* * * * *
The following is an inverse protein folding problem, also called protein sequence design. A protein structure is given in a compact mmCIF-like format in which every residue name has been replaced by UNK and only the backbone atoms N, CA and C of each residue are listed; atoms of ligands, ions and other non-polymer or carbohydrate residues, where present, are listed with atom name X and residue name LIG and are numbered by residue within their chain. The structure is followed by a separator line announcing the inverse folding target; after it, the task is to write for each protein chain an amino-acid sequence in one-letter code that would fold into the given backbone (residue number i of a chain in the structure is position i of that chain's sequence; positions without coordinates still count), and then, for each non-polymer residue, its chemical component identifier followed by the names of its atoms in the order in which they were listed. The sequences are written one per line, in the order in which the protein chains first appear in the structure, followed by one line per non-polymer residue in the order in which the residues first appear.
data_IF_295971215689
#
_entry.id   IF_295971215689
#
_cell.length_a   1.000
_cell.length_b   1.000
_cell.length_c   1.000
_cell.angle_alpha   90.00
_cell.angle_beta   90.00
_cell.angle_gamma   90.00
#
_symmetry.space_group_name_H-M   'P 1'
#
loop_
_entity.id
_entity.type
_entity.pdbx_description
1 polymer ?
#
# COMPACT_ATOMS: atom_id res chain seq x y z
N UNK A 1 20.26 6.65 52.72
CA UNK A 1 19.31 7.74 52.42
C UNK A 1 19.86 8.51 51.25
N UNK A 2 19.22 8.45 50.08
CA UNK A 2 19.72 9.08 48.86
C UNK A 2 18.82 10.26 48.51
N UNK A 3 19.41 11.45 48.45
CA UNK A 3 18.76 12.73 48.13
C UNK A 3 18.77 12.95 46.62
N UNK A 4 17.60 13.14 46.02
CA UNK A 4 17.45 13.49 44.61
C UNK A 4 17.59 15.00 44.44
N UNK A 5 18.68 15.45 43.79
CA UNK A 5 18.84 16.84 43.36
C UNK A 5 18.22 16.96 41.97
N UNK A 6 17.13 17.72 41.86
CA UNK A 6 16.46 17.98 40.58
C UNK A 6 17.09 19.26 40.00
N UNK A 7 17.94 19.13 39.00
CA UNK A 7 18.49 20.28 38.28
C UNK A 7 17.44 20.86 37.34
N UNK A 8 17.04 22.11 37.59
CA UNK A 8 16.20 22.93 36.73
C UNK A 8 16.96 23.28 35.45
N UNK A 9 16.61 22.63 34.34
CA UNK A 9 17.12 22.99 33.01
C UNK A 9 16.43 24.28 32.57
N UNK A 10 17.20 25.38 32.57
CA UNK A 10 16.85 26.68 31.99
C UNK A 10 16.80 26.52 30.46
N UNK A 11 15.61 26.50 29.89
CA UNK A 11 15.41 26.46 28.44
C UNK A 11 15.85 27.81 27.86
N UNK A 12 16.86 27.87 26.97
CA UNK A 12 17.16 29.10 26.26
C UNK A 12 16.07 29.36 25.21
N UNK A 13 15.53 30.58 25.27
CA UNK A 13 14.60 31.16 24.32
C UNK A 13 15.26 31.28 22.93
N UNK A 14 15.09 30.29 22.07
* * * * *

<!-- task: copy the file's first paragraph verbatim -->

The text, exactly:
The following is an inverse protein folding problem, also called protein sequence design. A protein structure is given in a compact mmCIF-like format in which every residue name has been replaced by UNK and only the backbone atoms N, CA and C of each residue are listed; atoms of ligands, ions and other non-polymer or carbohydrate residues, where present, are listed with atom name X and residue name LIG and are numbered by residue within their chain. The structure is followed by a separator line announcing the inverse folding target; after it, the task is to write for each protein chain an amino-acid sequence in one-letter code that would fold into the given backbone (residue number i of a chain in the structure is position i of that chain's sequence; positions without coordinates still count), and then, for each non-polymer residue, its chemical component identifier followed by the names of its atoms in the order in which they were listed. The sequences are written one per line, in the order in which the protein chains first appear in the structure, followed by one line per non-polymer residue in the order in which the residues first appear.